"Methos," she smiled, approaching him from behind as he contemplated the mists. "Your reputation precedes you. Are you the same Methos who is said to have lived for almost five thousand years?"
He shrugged, "I'm sure that there was a Methos of that age. I claim nothing except my name."
"The mark of a philosopher."
"As you like," he shrugged. "Who would you be?"
They looked at the mists together, but somehow, Methos had this awful feeling that she was laughing at him on the inside. "What were you doing in that mess?"
Her smile fled, replaced by a bitter grimace, "Nothing of importance." She didn't elaborate, and Methos knew well enough to leave it alone.
"Are you leaving Holland or going to Estonia?"
A thoughtful pause. "A little of both." Another thoughtful pause, except that she smiled this time, "So tell me, old man, what do you think about Rhine wine?"
Banks pressed, "But did you know anything about the Council of Blood or the Duke of Alba?"
He shrugged, "I was heading by the place on my way to Estonia. I met someone leaving the place, but it's been so long ago that I don't even remember her name. I never met her again, that's for sure. Maybe she's dead. If I heard about any of Amanda's antics, I would have remembered it, most certainly. The only gossip at the time was about how brutal the Duke of Alba was."
"Did you know of any immortal who might have had cause to feel angry at him?"
Adam laughed until he turned blue. "You might as well ask the same of Hitler! To the Flemish, the Duke was even worse than Hitler."
Methos laughed aloud, a little drunk, but not to the point of staggering.
Although he liked his beer (and wine a little less), his secret to survival was in letting everyone else get hammered while he sailed on a buzz.
"...and when he wasn't looking, I switched goblets with him!" Maria finished. Methos may have been sloshed, but she was even more hit.
He laughed even harder, wiping tears from his eyes. "I always thought that pompous bastard had it coming to him! How long until the poison worked?"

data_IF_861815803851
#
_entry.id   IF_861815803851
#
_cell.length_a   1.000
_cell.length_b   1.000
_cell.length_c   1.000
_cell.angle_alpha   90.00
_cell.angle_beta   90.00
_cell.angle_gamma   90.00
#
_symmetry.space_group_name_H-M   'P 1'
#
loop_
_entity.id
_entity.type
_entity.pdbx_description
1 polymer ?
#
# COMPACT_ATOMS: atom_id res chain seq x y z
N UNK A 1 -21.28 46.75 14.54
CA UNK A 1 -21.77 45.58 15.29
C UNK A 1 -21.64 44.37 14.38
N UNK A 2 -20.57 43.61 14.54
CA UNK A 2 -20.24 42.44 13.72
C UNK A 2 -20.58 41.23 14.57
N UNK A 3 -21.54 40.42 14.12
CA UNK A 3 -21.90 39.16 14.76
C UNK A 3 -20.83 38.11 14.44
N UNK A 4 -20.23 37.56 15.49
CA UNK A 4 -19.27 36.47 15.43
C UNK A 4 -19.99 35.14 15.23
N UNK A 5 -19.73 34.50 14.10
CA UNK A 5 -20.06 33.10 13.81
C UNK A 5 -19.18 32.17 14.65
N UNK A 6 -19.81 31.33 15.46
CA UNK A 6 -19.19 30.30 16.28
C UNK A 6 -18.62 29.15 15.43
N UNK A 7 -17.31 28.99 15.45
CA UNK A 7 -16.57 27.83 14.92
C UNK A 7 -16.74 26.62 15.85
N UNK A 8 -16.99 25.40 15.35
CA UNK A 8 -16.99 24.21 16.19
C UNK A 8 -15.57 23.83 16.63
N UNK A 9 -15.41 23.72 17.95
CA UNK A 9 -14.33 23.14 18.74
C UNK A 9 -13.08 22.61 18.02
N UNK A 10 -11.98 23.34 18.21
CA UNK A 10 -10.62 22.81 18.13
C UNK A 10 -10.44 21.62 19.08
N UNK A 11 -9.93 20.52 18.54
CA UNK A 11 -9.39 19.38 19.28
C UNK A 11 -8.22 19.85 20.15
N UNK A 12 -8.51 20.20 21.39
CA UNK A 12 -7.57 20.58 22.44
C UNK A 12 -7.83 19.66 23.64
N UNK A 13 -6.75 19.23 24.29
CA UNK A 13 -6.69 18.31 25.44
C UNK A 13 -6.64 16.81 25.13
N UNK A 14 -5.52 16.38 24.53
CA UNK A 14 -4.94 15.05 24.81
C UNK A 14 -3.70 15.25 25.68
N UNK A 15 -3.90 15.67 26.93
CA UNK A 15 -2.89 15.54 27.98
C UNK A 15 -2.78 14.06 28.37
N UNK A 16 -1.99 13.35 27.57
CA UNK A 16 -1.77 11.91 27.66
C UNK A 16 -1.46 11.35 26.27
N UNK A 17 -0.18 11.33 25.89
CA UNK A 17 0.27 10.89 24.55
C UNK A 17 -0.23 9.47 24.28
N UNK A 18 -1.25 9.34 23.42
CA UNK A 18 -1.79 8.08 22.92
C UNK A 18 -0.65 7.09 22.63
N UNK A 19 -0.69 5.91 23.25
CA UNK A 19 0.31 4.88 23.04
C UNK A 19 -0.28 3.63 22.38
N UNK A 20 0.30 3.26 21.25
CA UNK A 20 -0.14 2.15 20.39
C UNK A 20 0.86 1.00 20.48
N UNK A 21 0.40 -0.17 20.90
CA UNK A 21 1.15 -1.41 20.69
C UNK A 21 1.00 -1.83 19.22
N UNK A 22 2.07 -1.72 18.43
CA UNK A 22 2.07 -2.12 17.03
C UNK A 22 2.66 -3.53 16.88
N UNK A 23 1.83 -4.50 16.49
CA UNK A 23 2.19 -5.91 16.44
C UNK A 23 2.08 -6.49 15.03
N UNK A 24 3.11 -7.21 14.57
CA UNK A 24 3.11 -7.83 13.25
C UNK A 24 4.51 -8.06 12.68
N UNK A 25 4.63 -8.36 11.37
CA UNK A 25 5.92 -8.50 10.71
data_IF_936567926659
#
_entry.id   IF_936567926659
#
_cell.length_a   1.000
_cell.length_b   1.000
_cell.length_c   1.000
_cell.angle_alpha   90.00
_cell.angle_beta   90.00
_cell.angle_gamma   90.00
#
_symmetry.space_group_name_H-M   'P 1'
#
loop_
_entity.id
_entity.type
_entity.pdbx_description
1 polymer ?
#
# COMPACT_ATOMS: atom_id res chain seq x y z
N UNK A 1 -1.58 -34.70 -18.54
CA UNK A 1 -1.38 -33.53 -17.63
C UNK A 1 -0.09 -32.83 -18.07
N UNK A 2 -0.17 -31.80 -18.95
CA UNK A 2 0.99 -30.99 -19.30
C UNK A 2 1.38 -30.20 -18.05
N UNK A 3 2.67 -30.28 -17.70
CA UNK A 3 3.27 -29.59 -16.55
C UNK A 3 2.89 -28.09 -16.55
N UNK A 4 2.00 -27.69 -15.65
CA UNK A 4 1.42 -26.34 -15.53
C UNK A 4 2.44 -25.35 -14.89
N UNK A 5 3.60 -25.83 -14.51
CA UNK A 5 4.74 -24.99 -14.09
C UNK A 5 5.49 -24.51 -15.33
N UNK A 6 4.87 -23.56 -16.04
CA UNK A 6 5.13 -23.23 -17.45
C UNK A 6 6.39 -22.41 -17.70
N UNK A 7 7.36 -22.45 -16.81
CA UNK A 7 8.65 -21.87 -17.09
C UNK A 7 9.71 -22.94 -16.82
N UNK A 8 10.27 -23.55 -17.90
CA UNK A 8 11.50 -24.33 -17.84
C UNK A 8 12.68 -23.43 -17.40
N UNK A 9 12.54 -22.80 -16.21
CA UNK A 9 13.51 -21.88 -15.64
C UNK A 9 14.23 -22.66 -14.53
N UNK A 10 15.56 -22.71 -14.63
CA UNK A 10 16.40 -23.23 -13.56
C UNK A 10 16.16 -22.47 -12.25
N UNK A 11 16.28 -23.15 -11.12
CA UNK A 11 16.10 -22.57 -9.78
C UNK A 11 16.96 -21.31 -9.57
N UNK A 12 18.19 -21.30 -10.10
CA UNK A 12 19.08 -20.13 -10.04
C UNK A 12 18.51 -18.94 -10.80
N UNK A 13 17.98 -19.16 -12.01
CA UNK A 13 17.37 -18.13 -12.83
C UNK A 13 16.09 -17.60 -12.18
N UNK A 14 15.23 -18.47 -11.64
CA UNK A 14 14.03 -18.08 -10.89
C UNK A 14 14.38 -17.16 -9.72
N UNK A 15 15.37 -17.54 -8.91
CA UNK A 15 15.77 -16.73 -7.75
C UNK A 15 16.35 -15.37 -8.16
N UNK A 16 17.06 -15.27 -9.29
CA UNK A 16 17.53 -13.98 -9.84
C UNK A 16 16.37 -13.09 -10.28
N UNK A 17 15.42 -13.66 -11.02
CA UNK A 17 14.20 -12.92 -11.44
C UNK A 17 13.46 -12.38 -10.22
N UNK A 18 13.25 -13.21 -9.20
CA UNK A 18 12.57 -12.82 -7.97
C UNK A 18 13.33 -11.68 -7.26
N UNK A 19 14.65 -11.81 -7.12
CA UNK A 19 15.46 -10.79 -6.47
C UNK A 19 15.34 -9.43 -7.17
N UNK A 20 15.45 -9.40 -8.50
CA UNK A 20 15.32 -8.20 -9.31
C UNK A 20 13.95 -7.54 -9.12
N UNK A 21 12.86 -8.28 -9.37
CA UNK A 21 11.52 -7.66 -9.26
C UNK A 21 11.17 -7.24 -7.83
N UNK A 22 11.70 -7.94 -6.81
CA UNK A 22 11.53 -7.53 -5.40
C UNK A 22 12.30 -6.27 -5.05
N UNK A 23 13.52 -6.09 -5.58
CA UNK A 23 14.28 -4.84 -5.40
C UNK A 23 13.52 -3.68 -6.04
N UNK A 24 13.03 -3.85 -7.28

They settled into a comfortable silence for a few moments. "If I might change the subject, who is your friend?"
She sighed. It obviously was a sore subject. "Marisa van Ness. Just another victim of the Duke of Alba and that damned war, and to make matters worse, she discovered her true nature." She spat wine and saliva at the wall. "She shouldn't have suffered at their hands, not like that! Many in those lowlands shouldn't suffer as they do."
Methos shrugged. "Suffering is part of life. Nobody, mortal or immortal, can escape it."
"Maybe..." she sighed, "but it's still monstrous. Mortals, at least, have the luxury of dying for true, even though they fear dying. We, once they learn that we heal and resurrect ourselves, suffer much more than any mortal could."
"Is she yours?"
Maria nodded. "I had a disagreement with the Duke when I found that he was giving her his special attentions. That damned Inquisitor had the poor girl convinced that her immortality was the Devil's curse!"
"I can believe it..." He smiled. "Wheldrake has his eye on her, if you hadn't noticed. Maybe he might make her forget a thing or two."
She frowned, "It won't happen. D'Egmont was beheaded by the Duke, and she was engaged to marry him. Part of the reason she's going to Kalmar with me is so she'll gain her center. Once she learned the news, she was ready to tear down the whole city."
Methos thought he remembered something, "But Wheldrake told me that D'Egmont supported the King of Spain!"
"He did, but there is apparently an ulterior motive to that execution, and it's not just political."
"What could it be?"
"Who knows? Neither does Marisa, so don't ask her."
Banks swore, "So what the hell do we do?"
"What can we do?" Adam countered. "We've been given evidence that this is an immortal matter, and when it comes down to it, there can be only one. Amanda is my friend, and I'd like to see her safe, but the fact is that there is nothing that we should do." He emphasized that. "Should do. Nobody can interfere."
"But swords haven't been drawn!" protested Harlowe. "We may not be able to interfere in a sword fight, but this isn't a fight!"
"No," smiled Adam. "It's a fight between two women who use a totally different set of weapons."
* * *
In the privacy of the phone booth, Adam called up another friend. "Hello? Olympias? We need to talk."
* * * *